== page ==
“It allows us to demonstrate how far Hubble has come in 25 years of observation,” Scowen said during a news conference at the 225th meeting of the American Astronomical Society.

Along with releasing the sharper new photo, the Hubble team revealed an image of the Eagle Nebula in the infrared wavelength, which cuts through the dust and gas, transforming the pillars into eerie, wispy silhouettes seen against a background of myriad stars.

Pillars of destruction

The new image of the pillars illuminates the constantly shifting face of the universe. In addition to showcasing a region giving birth to new stars, the pillars are also being destroyed by the very star light they are bathed in.

“I’m impressed by how transitory these structures are,” said Scowen. “They are actively being ablated away before our very eyes. The ghostly bluish haze around the dense edges of the pillars is material getting heated up and evaporating away into space. We have caught these pillars at a very unique and short-lived moment in their evolution.”

The infrared image reveals that the pillars still exist after two decades but also show changes that have taken place in the nebula over the past two decades.

“These pillars represent a very dynamic, active process,” Scowen said. “The gas is not being passively heated up and gently wafting away into space. The gaseous pillars are actually getting ionized, a process by which electrons are stripped off of atoms, and heated up by radiation from the massive stars. And then they are being eroded by the stars’ strong winds and barrage of charged particles, which are literally sandblasting away the tops of these pillars.”

Our Sun probably formed in a similar turbulent star-forming region. There is evidence that the forming solar system was seasoned with radioactive shrapnel from a nearby supernova. That means that our Sun was formed as part of a cluster that included stars massive enough to produce powerful ionizing radiation, such as is seen in the Eagle Nebula.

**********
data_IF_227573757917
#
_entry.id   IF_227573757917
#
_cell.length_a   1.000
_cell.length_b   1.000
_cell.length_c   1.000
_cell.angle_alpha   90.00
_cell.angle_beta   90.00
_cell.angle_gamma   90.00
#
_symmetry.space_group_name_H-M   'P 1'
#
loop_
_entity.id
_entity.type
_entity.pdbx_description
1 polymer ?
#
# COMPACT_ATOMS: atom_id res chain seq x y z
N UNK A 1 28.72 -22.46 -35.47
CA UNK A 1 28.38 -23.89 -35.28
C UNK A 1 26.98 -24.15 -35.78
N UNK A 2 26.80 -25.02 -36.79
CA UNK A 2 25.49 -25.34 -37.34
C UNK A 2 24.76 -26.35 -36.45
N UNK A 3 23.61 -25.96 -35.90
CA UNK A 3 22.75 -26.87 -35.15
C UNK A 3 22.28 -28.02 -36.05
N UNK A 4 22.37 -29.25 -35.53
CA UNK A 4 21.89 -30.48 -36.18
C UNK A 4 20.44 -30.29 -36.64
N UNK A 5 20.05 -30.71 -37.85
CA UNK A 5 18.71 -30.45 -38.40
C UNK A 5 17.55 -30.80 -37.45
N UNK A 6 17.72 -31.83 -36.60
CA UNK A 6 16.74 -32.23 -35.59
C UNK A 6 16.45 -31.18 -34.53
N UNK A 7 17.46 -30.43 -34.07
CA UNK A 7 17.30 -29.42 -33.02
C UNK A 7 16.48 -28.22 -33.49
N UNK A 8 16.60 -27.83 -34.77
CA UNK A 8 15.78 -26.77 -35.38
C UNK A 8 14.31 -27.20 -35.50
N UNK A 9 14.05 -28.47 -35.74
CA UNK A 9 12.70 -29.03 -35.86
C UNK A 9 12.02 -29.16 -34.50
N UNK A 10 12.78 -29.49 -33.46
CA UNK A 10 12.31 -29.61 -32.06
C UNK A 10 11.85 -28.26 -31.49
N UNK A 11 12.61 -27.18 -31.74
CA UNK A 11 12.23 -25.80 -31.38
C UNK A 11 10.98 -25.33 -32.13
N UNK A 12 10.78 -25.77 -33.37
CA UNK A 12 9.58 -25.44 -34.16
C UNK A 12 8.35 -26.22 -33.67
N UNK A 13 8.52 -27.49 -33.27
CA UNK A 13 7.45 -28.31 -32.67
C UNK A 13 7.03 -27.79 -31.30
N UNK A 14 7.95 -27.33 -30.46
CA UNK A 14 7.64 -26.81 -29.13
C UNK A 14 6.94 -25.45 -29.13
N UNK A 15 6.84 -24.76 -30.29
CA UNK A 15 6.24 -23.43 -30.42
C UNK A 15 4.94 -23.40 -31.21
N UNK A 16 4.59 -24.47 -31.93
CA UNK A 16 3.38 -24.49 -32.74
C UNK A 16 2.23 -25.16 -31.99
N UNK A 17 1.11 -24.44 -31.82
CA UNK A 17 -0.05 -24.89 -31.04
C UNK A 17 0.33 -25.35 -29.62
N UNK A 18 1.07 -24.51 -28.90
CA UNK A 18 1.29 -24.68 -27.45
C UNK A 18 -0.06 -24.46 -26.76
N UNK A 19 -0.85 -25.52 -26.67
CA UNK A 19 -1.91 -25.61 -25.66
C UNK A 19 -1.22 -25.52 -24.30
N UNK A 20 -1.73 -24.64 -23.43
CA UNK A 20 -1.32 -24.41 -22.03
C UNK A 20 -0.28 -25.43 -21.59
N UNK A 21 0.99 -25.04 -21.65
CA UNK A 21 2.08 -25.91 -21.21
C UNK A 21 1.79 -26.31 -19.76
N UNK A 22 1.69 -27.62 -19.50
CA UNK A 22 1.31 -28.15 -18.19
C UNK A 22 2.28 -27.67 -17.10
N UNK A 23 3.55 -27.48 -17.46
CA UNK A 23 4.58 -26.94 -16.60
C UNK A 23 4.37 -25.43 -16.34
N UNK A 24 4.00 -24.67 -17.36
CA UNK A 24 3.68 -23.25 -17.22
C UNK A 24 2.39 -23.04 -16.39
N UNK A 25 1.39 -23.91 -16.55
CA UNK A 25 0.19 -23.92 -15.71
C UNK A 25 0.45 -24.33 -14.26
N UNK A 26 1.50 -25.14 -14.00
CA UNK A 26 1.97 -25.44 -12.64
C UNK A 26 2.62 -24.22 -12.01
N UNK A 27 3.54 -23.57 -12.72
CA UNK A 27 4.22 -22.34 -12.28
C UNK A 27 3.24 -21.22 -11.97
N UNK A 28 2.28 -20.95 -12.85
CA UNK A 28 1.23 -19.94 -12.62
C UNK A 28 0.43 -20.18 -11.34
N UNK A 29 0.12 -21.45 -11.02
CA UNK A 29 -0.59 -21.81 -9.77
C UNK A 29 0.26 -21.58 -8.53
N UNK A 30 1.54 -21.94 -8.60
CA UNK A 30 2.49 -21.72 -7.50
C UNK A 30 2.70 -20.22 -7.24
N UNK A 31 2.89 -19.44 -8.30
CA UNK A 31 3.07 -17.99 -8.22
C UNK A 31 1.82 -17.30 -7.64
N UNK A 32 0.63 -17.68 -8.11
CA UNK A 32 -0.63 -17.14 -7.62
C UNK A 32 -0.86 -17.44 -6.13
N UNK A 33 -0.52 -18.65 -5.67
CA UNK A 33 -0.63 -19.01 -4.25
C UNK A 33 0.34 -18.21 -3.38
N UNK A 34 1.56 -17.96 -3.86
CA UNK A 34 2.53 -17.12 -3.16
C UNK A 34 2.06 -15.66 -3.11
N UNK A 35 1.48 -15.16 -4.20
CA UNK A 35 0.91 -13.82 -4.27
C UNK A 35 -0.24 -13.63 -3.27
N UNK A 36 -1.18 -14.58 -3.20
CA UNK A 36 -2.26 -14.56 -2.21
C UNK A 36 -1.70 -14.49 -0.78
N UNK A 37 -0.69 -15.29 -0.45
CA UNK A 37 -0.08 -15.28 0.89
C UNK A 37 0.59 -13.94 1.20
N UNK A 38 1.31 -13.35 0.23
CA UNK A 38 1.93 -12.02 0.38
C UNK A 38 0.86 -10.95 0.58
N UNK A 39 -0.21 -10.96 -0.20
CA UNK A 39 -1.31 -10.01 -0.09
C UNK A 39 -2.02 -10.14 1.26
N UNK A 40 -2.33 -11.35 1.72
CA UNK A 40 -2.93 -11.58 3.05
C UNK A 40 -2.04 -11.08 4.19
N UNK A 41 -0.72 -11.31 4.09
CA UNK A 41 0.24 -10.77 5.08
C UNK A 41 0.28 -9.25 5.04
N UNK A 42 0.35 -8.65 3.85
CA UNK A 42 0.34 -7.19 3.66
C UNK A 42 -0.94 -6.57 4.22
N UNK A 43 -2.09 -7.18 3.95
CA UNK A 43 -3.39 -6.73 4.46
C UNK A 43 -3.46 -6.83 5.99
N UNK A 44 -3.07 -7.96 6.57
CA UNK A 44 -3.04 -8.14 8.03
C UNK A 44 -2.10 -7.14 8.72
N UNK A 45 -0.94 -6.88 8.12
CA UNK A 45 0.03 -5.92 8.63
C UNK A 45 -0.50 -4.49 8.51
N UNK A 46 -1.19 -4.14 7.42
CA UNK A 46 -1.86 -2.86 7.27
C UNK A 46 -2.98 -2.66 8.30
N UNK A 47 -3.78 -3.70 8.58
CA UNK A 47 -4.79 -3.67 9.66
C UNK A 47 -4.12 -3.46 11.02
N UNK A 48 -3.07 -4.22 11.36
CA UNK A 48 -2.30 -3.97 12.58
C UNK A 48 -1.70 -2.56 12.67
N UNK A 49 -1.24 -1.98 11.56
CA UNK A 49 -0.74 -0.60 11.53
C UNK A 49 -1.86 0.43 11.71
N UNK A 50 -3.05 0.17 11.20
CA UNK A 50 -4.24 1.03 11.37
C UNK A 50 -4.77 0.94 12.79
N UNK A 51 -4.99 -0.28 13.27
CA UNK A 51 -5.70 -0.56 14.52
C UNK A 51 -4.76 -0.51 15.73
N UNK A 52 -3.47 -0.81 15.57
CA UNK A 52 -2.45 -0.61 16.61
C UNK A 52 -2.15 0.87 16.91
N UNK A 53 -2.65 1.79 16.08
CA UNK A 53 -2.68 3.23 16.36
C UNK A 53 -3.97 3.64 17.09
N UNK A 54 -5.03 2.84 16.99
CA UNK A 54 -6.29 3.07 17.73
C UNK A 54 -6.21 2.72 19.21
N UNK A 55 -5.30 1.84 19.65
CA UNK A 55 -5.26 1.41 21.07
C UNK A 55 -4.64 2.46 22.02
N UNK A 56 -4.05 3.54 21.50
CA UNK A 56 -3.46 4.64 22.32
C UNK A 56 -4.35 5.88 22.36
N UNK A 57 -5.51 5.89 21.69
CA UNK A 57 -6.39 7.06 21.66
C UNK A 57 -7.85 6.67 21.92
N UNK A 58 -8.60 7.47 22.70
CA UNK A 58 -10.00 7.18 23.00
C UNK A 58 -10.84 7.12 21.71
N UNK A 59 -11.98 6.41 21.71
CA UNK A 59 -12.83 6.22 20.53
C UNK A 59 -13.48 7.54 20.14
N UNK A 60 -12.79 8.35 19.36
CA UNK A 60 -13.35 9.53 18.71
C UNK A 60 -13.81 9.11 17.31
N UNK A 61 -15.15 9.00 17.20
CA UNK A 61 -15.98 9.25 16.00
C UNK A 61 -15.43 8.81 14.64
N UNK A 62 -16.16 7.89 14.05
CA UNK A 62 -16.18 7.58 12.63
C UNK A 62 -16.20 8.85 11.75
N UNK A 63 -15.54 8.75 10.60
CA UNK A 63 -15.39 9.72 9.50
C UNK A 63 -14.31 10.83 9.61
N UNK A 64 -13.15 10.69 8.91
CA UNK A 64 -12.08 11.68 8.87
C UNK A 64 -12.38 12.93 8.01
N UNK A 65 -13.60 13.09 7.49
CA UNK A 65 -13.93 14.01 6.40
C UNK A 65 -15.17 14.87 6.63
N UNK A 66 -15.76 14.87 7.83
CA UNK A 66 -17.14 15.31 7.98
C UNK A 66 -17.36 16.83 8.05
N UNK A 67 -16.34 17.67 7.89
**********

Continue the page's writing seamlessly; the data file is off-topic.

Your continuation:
“That's the only way the nebula from which the Sun was born could have been exposed to a supernova that quickly, in the short period of time that represents, because supernovae only come from massive stars, and those stars only live a few tens of millions of years,” Scowen explained. "What that means is when you look at the environment of the Eagle Nebula or other star-forming regions, you're looking at exactly the kind of nascent environment that our Sun formed in.”

Image: Astronomers using NASA's Hubble Space Telescope have assembled a bigger and sharper photograph of the iconic Eagle Nebula’s.
Credit: NASA/ESA/Hubble Heritage Team (STScI/AURA)



A recent article published in Science features the Martian meteorite NWA 7034 (aka Black Beauty), and details its discovery and distribution among collections.

CMS holds a 20-gram cut of Black Beauty, which is a polymict breccia containing a diverse assemblage of igneous and “sedimentary” materials. It was most likely produced by impact, but also involved volcanic and low-temperature alteration processes. The bulk chemical composition of this meteorite closely matches that of the Martian crust as measured by NASA’s Mars Exploration Rovers and Mars Odyssey Orbiter. It also contains the most amount of water (approximately ~0.6 wt%) of any of the known Martian meteorites.

See the CT image movie of the Center's slice of this unique and rare meteorite here.

Photo: NWA 7533, aka Black Beauty (Photo credit: NASA).


Experiments with the high pressure wind tunnel at Arizona State University's Planetary Aeolian Laboratory provide key data for understanding dunes on Saturn's moon Titan.

Saturn's largest moon, Titan, is one of the few solar system bodies — and the only planetary moon — known to have fields of wind-blown dunes on its surface. (The others are Venus, Earth, and Mars.)

New research, using experimental results from the high-pressure wind tunnel at Arizona State University's Planetary Aeolian Laboratory, has found that previous estimates of how fast winds need to blow to move sand-size particles around on Titan are about 40 percent too low.

A team of scientists led by Devon Burr of the University of Tennessee, Knoxville reported the findings Dec. 8 in a paper published in the journal Nature. James K. Smith, engineer and manager of ASU's Planetary Aeolian Laboratory, is one of the paper's co-authors.